Five Worldly Ascetics & Rogue Exponents

I've always liked psionics in my D&D, both as an innate set of traits, and as a trained or ascetic practice.  But one of Telecanter's blog posts, which helped highlight these differences got me thinking about how odd it is that a character whose claim to fame is self reliance, would be marauding through a dungeon looking for wealth and power.

I posed this question in the comments, and in Telecanter's response, he mentioned a similarity between kung fu narratives and westerns.  This led to a roundabout epiphany on my part.

In my mind westerns will now always be associated with this weird little niche of geekdom:

The Dark Tower in particular suggests a foil to the gunslinger:  the failed gunslinger. Gunslingers who fail their Test are forced to turn in their guns and head into the West, where they often turn desperado and always come to no good.

This might set too dismal a tone to be the norm for all psionic PCs, but it does provide a seed of inspiration for a few non-standard psionic archetypes, some of which are on the lighter side:

The Drunken Master or Taoist "Sword Saint"

One whose kung fu or asceticism relies on some form of worldly excess or at least worldly insight.  They may see no conflict between material gain and bodily power, or may limit their indulgence to one specific area thereby gaining insight regarding it.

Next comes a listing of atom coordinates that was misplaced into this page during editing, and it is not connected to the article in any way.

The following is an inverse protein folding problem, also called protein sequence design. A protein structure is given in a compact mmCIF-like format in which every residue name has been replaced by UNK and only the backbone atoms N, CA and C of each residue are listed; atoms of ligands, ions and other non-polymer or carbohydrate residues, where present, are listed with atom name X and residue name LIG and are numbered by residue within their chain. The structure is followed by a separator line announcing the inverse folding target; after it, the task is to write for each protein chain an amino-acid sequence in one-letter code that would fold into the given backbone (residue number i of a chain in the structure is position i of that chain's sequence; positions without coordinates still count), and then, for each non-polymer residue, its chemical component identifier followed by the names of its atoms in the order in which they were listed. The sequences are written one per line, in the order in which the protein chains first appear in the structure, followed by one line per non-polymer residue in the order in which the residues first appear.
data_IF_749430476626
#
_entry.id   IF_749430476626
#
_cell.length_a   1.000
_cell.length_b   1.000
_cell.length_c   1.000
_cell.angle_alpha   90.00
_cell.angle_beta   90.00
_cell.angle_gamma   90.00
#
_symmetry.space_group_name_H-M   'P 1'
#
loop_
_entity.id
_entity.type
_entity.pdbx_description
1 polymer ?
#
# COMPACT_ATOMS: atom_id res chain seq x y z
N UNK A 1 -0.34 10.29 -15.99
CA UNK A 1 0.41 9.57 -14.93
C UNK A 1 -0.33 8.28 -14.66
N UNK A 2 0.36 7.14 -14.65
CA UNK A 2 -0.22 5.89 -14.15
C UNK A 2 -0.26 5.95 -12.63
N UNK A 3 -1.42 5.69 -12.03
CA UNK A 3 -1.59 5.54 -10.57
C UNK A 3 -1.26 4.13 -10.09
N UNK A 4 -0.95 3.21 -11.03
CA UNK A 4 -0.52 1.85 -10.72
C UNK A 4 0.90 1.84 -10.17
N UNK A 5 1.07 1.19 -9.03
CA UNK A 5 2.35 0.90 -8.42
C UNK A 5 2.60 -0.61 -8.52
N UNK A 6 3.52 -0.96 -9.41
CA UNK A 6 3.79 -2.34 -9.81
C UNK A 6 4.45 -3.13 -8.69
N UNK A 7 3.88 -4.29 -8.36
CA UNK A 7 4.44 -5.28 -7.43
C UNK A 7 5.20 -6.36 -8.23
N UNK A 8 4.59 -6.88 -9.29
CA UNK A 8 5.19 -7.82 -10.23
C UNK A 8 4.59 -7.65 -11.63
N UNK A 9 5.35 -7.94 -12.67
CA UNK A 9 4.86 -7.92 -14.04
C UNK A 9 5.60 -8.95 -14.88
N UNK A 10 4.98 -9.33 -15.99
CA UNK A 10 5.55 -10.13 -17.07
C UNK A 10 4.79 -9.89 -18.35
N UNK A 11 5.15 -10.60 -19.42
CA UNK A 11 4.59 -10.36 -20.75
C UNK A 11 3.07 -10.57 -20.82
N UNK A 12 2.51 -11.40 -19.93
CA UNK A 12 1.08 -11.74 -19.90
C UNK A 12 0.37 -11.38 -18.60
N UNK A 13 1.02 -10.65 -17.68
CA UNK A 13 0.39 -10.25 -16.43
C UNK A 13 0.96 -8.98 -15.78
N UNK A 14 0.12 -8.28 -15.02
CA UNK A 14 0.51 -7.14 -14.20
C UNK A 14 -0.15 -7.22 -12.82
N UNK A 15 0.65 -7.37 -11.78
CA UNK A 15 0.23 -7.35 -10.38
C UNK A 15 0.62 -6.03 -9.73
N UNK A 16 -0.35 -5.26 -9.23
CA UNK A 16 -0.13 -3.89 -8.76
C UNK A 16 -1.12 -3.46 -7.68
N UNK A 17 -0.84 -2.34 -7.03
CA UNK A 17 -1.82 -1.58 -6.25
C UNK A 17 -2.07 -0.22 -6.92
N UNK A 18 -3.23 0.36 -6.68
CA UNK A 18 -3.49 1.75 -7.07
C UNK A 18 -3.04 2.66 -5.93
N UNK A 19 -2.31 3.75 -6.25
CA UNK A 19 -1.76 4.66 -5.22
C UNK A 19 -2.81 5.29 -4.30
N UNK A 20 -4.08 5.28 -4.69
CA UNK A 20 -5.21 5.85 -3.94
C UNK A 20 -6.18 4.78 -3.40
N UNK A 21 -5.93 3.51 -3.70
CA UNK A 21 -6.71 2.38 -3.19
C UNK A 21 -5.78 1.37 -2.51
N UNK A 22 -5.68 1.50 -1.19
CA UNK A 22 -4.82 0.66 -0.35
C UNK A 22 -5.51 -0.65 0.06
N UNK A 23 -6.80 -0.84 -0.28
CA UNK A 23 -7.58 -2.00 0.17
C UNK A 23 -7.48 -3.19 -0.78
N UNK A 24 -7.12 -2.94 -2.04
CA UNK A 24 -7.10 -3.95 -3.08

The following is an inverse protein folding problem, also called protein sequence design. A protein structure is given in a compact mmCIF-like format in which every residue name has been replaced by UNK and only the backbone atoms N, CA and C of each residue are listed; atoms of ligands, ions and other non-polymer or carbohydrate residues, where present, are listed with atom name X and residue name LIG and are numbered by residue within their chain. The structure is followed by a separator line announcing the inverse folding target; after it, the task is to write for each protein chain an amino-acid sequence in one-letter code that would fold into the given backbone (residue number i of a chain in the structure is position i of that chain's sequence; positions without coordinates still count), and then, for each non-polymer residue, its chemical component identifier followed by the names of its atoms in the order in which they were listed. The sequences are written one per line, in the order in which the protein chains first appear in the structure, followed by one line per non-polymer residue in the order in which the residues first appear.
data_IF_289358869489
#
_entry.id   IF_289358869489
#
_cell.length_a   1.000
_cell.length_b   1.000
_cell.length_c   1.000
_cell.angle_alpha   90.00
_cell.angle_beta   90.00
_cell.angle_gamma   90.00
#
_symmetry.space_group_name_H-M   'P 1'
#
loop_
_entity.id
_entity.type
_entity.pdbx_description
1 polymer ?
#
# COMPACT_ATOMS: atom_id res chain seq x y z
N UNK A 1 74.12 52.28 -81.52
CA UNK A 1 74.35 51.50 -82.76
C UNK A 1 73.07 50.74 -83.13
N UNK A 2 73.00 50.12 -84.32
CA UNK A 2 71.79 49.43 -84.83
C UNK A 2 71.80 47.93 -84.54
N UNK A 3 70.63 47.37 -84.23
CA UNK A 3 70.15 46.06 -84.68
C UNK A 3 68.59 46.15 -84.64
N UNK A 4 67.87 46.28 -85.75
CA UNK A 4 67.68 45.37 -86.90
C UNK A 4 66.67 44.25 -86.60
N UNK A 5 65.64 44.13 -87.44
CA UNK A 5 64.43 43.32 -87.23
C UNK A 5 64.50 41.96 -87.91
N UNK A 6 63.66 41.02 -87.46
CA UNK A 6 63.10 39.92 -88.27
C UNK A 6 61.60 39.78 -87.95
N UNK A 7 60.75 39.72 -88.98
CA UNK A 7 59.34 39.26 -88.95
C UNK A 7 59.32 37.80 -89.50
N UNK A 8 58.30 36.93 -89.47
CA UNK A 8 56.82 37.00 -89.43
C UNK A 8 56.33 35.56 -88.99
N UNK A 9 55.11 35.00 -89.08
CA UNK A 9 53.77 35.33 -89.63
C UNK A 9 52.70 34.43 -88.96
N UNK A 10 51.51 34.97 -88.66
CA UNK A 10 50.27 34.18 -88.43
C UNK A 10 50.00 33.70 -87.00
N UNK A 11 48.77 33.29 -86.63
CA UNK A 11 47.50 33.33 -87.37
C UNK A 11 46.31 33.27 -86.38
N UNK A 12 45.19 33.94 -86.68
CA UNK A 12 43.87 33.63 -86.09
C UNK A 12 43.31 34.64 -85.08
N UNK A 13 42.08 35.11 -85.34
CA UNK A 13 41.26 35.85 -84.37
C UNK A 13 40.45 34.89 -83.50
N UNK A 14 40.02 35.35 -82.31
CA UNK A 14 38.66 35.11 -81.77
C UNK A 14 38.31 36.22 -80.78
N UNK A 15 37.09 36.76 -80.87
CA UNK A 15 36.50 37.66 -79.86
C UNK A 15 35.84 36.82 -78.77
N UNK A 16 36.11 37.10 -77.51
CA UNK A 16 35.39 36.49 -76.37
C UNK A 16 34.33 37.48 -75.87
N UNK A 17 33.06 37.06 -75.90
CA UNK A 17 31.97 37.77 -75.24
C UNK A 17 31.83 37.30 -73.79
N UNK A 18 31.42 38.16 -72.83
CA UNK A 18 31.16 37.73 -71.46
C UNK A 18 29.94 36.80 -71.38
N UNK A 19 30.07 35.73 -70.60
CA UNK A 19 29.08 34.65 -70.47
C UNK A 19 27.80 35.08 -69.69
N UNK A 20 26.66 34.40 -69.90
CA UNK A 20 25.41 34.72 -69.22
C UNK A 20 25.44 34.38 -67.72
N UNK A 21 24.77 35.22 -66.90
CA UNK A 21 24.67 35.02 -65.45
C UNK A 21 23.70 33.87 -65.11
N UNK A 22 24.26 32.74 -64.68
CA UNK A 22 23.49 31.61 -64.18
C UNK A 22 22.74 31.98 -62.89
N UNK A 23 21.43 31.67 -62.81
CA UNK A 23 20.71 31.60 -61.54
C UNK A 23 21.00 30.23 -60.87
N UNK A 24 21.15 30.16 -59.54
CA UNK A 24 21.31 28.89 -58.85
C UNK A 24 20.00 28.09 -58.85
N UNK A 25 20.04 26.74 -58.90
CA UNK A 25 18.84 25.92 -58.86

The Monkey King

Powerful (not necessarily animal) practitioners who tasted a little power and subsequently ran amok. Clearing out dungeons or donating an unrealistically large amount to charity is necessary to complete the atonement they were handed out by the powers that be.

The Decadent Master

Those who would be able to lift themselves to the upper planes by their own sandle-straps if it weren't for that remaining avarice for finely crafted trinkets, which they can't seem to kick.

The Shepherd-Bodhisattva

Those who really would be ascending under the force of their own enlightenment, but choose to retain some impurity so as to remain in the world aiding others on the path.

The Disillusioned Disciple

Those who mastered the techniques, but have since left the fold. Their parting of ways may have arisen for any number of reasons:

  • Cognitive dissonence - They realized their teachers and superiors, or perhaps the rank and file of their order were not living up to their ideals (e.g. John Preston of Equilibrium).
  • Philosophical failings - After executing every step of the supposed path of enlightenment, they still felt unfulfilled, or found the teachings to be empty or unsound.
  • The Deserted Faithful - Despite the character's true belief in the cause at hand, their order cast them out, or disbanded, or their leadership chose a different path (e.g. Malcolm Reynolds).